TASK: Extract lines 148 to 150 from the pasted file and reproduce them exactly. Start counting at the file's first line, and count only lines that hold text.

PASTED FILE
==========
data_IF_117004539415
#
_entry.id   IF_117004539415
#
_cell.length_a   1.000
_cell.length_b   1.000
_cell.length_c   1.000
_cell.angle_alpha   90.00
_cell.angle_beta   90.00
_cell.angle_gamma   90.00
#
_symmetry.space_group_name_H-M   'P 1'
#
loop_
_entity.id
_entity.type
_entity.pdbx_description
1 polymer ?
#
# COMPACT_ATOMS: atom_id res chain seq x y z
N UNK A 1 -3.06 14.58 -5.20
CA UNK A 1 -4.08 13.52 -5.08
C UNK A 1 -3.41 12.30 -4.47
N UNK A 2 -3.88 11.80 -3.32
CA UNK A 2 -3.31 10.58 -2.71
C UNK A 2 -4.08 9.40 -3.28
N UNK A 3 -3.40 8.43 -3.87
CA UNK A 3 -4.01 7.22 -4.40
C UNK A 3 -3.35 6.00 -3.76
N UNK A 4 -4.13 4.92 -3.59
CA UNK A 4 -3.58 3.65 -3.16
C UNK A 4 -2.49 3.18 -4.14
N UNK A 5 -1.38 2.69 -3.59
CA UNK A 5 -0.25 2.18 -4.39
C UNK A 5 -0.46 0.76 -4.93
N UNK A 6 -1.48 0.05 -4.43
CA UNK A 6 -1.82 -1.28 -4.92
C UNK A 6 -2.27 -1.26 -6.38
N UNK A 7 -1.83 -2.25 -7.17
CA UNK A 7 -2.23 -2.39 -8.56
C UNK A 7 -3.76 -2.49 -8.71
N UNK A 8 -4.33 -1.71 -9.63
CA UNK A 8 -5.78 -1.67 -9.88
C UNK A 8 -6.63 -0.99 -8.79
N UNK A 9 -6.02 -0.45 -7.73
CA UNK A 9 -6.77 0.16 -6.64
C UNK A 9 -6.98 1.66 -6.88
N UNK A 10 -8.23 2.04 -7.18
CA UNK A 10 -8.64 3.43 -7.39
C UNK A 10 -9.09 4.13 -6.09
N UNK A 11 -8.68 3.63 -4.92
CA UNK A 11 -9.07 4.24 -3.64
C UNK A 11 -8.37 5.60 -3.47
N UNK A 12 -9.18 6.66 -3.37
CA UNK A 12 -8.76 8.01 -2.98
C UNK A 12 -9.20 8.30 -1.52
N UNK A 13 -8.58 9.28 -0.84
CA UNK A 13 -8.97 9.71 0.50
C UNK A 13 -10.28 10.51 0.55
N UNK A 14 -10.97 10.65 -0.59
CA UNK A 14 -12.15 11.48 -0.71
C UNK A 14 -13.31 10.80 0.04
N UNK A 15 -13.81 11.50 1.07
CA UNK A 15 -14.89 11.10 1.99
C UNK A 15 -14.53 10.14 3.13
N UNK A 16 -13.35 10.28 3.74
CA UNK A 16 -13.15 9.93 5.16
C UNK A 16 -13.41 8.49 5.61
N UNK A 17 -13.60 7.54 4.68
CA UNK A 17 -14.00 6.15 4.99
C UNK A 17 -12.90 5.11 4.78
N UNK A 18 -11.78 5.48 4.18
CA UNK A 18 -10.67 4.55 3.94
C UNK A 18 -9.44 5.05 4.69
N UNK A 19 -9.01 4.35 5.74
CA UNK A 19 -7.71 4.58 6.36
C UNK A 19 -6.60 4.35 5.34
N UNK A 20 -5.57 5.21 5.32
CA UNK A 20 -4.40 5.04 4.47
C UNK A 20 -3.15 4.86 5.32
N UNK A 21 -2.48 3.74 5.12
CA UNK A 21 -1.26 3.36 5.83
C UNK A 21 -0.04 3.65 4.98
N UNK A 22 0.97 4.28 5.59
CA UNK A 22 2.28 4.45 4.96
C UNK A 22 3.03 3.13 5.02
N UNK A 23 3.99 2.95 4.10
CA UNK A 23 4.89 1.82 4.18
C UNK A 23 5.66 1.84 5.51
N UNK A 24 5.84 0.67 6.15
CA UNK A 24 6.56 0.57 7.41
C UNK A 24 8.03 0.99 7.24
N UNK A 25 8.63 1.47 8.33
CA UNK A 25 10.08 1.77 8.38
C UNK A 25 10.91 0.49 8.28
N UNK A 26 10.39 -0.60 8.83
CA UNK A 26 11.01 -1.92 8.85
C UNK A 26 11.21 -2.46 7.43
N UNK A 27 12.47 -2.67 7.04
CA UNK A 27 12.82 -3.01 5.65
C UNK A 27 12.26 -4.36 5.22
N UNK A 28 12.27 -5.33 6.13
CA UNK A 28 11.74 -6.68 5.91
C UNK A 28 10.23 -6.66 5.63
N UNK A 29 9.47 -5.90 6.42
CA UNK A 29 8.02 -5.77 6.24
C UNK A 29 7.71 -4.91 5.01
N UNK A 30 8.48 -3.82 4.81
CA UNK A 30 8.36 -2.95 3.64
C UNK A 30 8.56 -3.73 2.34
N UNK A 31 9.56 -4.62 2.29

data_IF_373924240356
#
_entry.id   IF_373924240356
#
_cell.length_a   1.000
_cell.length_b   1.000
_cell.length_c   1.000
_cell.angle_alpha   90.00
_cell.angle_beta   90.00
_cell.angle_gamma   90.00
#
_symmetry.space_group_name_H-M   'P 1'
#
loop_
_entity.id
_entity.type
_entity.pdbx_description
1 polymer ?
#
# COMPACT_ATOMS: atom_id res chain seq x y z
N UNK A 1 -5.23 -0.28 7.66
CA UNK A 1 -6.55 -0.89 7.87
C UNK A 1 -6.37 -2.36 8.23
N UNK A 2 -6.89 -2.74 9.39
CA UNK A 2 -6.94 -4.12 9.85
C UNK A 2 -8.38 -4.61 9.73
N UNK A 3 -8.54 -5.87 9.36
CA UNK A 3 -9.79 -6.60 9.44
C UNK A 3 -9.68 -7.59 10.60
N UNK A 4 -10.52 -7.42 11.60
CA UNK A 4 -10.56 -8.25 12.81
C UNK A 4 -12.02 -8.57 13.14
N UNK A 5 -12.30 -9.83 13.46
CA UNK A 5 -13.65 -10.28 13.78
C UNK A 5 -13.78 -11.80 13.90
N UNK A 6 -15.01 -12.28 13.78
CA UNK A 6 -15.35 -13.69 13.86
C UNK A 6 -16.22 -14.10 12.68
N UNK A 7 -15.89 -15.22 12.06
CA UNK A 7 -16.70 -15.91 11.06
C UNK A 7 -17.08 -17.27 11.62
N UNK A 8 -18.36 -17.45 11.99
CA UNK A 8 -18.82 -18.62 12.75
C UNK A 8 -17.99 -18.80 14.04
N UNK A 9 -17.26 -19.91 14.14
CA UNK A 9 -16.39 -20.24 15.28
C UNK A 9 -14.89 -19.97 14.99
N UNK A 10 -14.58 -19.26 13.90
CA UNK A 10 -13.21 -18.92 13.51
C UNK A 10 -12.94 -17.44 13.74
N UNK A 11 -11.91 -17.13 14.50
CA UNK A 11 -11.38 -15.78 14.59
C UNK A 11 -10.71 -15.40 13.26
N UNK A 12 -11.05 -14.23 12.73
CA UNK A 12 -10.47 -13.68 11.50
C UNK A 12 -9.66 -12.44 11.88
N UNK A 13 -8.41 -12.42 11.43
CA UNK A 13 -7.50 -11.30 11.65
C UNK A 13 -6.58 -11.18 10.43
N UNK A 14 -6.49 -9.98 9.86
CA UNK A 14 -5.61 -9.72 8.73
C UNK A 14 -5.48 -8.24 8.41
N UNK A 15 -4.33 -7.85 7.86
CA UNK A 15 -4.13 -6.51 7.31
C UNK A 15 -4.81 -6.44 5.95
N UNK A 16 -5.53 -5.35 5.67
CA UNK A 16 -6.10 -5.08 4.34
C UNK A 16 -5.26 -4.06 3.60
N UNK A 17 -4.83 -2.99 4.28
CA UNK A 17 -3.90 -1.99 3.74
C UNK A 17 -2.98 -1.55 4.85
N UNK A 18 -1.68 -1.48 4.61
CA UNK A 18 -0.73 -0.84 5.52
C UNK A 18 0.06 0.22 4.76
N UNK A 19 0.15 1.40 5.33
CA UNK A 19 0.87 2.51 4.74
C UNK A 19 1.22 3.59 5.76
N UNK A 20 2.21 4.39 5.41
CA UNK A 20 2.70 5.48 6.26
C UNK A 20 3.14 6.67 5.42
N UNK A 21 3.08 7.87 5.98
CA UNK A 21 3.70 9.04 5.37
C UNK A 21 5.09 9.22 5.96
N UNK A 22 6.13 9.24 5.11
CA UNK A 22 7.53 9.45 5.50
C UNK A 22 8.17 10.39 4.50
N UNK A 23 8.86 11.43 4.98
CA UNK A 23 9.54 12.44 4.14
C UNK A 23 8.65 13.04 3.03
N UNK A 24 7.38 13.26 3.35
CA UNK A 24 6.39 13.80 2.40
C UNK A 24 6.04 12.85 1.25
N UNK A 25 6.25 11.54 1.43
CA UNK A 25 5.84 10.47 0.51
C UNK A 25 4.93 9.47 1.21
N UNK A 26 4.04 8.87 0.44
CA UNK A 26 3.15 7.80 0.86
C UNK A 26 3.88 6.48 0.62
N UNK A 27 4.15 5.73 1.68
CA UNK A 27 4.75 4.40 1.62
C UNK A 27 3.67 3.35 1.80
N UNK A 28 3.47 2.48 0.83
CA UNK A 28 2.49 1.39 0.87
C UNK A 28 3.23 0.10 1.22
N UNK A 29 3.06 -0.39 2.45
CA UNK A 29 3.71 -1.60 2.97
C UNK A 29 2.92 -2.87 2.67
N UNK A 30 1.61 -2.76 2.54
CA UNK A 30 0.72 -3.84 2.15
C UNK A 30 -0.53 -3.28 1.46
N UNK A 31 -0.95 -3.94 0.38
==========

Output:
CA UNK A 6 -15.35 -13.69 13.86
C UNK A 6 -16.22 -14.10 12.68
N UNK A 7 -15.89 -15.22 12.06